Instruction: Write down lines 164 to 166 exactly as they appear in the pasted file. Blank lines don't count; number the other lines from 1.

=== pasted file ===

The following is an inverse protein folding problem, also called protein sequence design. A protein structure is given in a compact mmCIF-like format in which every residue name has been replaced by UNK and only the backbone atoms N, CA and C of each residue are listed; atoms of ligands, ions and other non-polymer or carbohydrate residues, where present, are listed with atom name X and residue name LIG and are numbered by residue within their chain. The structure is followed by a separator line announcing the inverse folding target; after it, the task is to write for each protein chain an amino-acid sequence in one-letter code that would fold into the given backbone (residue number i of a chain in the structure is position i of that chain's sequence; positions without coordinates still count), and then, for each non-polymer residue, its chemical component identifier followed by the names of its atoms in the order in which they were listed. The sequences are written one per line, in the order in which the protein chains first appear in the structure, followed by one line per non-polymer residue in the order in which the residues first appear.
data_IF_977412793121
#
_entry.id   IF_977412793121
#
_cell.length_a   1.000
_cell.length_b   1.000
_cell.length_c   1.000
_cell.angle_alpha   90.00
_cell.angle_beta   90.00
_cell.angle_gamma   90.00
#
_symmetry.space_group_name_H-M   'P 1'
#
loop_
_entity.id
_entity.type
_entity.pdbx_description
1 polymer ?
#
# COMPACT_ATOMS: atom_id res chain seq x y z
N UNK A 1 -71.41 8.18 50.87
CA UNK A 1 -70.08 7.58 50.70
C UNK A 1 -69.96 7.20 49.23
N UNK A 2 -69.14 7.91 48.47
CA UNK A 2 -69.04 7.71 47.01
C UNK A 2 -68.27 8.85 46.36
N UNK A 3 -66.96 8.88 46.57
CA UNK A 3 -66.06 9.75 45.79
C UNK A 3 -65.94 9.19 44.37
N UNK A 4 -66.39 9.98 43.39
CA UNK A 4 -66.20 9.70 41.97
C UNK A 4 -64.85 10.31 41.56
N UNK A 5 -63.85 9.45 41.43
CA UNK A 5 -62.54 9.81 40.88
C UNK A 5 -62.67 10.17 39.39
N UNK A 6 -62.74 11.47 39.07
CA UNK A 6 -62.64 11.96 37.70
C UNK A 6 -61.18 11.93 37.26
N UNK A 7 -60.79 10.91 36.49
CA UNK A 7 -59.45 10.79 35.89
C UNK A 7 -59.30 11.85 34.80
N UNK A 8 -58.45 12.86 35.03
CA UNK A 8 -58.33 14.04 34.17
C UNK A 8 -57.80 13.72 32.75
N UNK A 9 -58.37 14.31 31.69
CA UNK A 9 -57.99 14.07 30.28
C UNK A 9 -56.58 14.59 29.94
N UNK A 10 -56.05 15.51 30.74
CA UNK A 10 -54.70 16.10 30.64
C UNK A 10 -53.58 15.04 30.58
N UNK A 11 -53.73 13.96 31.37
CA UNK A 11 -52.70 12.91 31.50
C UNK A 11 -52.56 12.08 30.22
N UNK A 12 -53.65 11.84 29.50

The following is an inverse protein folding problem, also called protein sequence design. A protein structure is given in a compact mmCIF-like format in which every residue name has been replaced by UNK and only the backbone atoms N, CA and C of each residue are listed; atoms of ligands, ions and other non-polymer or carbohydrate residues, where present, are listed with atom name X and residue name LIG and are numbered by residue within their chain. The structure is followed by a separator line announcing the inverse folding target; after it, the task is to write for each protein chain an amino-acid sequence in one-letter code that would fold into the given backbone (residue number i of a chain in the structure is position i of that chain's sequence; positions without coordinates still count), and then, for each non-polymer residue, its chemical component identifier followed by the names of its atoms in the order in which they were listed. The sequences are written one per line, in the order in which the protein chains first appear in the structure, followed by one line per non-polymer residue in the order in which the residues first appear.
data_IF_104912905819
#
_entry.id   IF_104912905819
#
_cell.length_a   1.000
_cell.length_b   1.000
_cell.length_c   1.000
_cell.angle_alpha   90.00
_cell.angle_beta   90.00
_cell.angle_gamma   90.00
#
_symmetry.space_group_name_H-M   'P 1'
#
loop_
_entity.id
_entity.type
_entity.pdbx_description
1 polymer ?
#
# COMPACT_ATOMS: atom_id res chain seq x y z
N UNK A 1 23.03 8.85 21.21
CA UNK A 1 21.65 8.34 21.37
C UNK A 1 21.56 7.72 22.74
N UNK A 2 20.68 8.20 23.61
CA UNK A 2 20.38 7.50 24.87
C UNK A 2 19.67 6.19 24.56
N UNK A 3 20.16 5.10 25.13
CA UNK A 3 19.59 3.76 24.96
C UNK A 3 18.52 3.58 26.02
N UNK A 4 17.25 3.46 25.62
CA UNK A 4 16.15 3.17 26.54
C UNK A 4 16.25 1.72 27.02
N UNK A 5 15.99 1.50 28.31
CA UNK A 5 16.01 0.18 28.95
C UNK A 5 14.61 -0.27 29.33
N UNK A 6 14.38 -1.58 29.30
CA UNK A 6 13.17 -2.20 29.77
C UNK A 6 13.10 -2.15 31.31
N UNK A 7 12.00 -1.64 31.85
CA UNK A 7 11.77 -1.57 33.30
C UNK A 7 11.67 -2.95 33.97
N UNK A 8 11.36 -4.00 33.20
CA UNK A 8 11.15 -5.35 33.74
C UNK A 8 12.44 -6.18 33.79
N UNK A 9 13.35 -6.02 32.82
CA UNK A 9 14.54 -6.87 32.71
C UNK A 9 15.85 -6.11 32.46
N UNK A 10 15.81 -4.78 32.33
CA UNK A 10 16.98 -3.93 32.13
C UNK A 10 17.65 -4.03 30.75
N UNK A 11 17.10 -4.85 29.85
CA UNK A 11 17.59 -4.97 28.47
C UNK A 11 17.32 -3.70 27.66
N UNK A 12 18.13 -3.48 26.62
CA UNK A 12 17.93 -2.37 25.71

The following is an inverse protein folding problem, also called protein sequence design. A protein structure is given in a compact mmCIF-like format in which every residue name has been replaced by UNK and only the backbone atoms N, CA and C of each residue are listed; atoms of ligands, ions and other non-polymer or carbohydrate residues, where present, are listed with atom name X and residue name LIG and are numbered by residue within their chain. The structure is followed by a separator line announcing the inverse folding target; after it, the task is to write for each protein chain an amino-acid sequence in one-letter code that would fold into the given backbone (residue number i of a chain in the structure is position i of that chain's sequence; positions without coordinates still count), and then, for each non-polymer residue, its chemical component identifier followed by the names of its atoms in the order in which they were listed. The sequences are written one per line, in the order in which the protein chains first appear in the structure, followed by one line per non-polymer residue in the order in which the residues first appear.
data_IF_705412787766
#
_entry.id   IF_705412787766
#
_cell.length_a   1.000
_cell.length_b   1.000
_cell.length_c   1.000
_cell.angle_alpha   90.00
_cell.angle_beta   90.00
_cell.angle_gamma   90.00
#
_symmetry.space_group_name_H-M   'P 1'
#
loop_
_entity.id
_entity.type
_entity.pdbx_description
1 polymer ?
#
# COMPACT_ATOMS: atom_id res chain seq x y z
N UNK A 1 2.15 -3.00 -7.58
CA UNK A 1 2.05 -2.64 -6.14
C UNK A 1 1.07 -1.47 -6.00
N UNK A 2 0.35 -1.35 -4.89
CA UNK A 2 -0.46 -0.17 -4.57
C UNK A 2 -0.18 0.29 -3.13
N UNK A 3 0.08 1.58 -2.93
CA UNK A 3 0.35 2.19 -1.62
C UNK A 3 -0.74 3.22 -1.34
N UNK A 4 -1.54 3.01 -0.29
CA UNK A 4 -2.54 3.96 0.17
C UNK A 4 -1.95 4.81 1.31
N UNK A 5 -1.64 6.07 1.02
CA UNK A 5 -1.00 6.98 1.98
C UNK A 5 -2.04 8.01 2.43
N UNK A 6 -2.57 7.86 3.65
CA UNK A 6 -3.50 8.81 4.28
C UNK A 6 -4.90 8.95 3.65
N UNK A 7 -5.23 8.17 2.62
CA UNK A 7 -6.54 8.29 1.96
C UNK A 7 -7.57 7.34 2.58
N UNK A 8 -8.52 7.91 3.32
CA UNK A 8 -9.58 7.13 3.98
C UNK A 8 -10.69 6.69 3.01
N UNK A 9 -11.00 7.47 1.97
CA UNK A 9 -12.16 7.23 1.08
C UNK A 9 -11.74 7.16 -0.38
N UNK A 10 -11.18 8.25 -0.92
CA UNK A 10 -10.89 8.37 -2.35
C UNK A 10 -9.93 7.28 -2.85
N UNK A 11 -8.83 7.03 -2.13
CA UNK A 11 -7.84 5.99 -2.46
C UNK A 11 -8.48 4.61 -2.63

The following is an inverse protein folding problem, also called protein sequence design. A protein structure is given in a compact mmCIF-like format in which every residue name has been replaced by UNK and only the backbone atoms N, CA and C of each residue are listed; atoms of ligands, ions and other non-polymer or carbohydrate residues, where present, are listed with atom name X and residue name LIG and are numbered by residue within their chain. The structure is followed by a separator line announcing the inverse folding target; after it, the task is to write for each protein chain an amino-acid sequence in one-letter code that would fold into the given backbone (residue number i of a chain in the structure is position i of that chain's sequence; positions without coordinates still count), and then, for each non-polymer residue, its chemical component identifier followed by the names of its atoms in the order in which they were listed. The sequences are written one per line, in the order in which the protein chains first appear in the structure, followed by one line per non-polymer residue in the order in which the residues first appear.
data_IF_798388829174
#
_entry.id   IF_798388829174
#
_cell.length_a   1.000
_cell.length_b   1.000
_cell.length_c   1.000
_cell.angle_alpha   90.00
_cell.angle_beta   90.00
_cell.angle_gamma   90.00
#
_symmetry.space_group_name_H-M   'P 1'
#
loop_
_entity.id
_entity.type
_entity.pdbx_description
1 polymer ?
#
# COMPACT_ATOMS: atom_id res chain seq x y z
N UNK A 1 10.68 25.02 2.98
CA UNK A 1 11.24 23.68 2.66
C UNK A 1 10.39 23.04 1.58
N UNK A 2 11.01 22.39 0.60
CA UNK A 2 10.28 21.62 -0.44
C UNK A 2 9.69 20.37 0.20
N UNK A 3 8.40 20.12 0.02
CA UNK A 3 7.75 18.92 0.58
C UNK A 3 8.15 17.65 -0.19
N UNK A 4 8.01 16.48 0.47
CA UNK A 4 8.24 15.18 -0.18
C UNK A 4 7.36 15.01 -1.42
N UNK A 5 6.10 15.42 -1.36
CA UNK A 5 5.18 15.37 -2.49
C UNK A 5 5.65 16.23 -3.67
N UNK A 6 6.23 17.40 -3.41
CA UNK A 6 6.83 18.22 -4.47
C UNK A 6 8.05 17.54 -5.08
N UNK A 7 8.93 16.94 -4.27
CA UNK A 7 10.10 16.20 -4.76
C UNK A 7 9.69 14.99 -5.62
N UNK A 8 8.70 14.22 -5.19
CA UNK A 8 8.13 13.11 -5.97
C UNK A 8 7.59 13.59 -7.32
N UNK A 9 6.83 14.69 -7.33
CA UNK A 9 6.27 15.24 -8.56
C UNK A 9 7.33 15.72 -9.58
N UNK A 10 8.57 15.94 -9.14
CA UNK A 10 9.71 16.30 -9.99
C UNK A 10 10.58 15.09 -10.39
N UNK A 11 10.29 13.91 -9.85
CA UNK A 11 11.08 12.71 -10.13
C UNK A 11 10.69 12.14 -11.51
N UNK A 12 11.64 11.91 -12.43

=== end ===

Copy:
CA UNK A 11 -7.84 5.99 -2.46
C UNK A 11 -8.48 4.61 -2.63

The following is an inverse protein folding problem, also called protein sequence design. A protein structure is given in a compact mmCIF-like format in which every residue name has been replaced by UNK and only the backbone atoms N, CA and C of each residue are listed; atoms of ligands, ions and other non-polymer or carbohydrate residues, where present, are listed with atom name X and residue name LIG and are numbered by residue within their chain. The structure is followed by a separator line announcing the inverse folding target; after it, the task is to write for each protein chain an amino-acid sequence in one-letter code that would fold into the given backbone (residue number i of a chain in the structure is position i of that chain's sequence; positions without coordinates still count), and then, for each non-polymer residue, its chemical component identifier followed by the names of its atoms in the order in which they were listed. The sequences are written one per line, in the order in which the protein chains first appear in the structure, followed by one line per non-polymer residue in the order in which the residues first appear.